Mechanics_ fractional quantum

In , fractional is a generalization of standard Quantum mechanics, which naturally comes out when the Brownian-like quantum paths substitute with the Lévy-like ones in the Feynman path . It has been discovered by Nick Laskin who coined the term fractional quantum mechanics.[1]

Fundamentals Standard quantum mechanics can be approached in three different ways: thematrix mechanics, the Schrödinger and the Feynman path integral.

The Feynman path integral[2] is the path integral over Brownian-like quantum-mechanical paths. Fractional quantum mechanics has been discovered by Nick Laskin (1999) as a result of expanding the Feynman path integral, from the Brownian-like to the Lévy-like quantum mechanical paths. A path integral over the Lévy-like quantum-mechanical paths results in a generalization of Quantum mechanics.[3] If the Feynman path integral leads to the well known Schrödinger equation, then the path integral over Lévy leads to the fractional Schrödinger equation.[4] The Lévy process is characterized by the Lévy index α, 0 < α ≤ 2. At the special case when α = 2 the Lévy process becomes the process ofBrownian . The fractional Schrödinger equation includes a derivativeof fractional order α instead of the second order (α = 2) space in the standard Schrödinger equation. Thus, the fractional Schrödinger equation is afractional in accordance with modern terminology.[5] This is the main point of the term fractional Schrödinger equation or a more general term fractional quantum mechanics. As mentioned above, at α = 2 the Lévy motion becomes . Thus, fractional quantum mechanics includes standard quantum mechanics as a particular case at α = 2. The quantum-mechanical path integral over the Lévy paths at α = 2 becomes the well-knownFeynman path integral and the fractional Schrödinger equation becomes the well- known Schrödinger equation.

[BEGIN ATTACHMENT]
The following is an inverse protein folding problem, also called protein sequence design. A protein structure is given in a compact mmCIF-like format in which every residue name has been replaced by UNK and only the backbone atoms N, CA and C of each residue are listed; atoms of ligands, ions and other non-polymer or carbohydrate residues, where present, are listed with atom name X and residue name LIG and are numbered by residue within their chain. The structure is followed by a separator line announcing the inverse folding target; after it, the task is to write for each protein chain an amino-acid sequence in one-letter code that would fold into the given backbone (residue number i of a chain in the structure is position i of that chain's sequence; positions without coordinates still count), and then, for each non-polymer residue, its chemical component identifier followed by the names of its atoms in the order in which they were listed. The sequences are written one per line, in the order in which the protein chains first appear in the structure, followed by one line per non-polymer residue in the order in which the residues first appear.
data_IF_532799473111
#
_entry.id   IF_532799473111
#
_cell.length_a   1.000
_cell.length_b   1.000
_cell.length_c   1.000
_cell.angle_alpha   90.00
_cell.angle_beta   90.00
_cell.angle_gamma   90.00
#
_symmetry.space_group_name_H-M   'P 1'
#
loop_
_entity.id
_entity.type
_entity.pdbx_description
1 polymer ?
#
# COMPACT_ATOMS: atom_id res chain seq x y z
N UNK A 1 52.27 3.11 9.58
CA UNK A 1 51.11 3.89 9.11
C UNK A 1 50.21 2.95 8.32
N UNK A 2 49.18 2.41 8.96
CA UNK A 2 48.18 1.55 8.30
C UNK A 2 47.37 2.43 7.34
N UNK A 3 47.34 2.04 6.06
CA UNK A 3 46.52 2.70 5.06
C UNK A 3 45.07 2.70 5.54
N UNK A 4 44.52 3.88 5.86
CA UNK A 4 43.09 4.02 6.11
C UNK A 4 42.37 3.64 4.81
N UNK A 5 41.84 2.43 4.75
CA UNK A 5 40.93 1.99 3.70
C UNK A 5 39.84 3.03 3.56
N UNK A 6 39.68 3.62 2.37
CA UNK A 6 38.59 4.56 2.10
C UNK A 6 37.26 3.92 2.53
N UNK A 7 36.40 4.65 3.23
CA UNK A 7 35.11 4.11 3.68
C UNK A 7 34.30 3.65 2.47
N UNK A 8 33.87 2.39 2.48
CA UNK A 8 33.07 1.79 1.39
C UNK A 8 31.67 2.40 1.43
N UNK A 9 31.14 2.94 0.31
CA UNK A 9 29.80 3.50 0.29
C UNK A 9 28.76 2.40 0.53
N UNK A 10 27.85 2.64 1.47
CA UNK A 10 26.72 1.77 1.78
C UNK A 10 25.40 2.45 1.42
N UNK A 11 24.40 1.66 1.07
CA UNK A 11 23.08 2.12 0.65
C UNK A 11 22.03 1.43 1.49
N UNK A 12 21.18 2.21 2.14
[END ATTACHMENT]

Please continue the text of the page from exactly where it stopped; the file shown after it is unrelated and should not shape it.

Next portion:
Fractional Schrödinger equation The fractional Schrödinger equation discovered by Nick Laskin has the following form (see, Refs.[1,3,4])

using the standard definitions:  r is the 3-dimensional vector,  ħ is the reduced ,  ψ(r, t) is the wavefunction, which is the quantum mechanical function that determines the amplitude for the to have a given position rat any given t,  V(r, t) is a potential ,  Δ = ∂2/∂r2 is the Laplace . Further, 1 − α α −α  Dα is a scale constant with physical [Dα] = [energy] ·[length] [time] ,

at α = 2, D2 =1/2m, where m is a particle ,  the operator (−ħ2Δ)α/2 is the 3-dimensional fractional quantum Riesz derivative defined by (see, Ref.[4]);

Here, the functions in the position and ; and are related each other by the 3-dimensional Fourier transforms:

The index α in the fractional Schrödinger equation is the Lévy index, 1 < α ≤ 2. See also  Quantum mechanics  matrix mechanics  Fractional  Fractional  fractional Schrödinger equation  Non-linear Schrödinger equation  Path integral formulation  Relation between Schrödinger's equation and the path integral formulation of quantum mechanics  Lévy process References 1. ^ N. Laskin, (2000), Fractional Quantum Mechanics and Lévy Path .Physics Letters 268A, 298-304. 2. ^ R. P. Feynman and A. R. Hibbs, Quantum Mechanics and Path Integrals ~McGraw-Hill, New York, 1965 3. ^ N. Laskin, (2000), Fractional Quantum Mechanics, E62, 3135-3145. (also available online: http://arxiv.org/abs/0811.1769) 4. ^ N. Laskin, (2002), Fractional Schrödinger equation, Physical Review E66, 056108 7 pages. (also available online: http://arxiv.org/abs/quant-ph/0206098) 5. ^ S. G. Samko, A. A. Kilbas, and O. I. Marichev, Fractional Integrals and , Theory and Applications ~Gordon and Breach, Amsterdam, 1993 Richard Herrmann (2011). "9". Fractional Calculus, An Introduction for . Scientific. ISBN 981 4340 24 3.

Further reading  L.P.G. do Amaral, E.C. Marino, Canonical of theories containing fractional powers of the d’Alembertian operator. J. Phys. A Math. Gen. 25 (1992) 5183-5261  Xing-Fei He, Fractional dimensionality and fractional derivative spectra of interband optical transitions. Phys. Rev. B, 42 (1990) 11751-11756.  A. Iomin, Fractional-time . Phys. Rev. E 80, (2009) 022103.  A. Matos-Abiague, Deformation of quantum mechanics in fractional-dimensional space. J. Phys. A: Math. Gen. 34 (2001) 11059–11068.  N. Laskin, Fractals and quantum mechanics. Chaos 10(2000) 780-790  M. Naber, Time fractional Schrodinger equation. J. Math. Phys. 45 (2004) 3339- 3352. arXiv:math-ph/0410028  V.E. Tarasov, Fractional Heisenberg equation. Phys. Lett. A 372 (2008) 2984-2988.  V.E. Tarasov, Weyl quantization of fractional derivatives. J. Math. Phys. 49 (2008) 102112.  S. Wang, M. Xu, Generalized fractional Schrödinger equation with space-time fractional derivatives J. Math. Phys. 48 (2007) 043502  E Capelas de Oliveira and Jayme Vaz Jr, "Tunneling in Fractional Quantum Mechanics" Volume 44 (2011) 185303.

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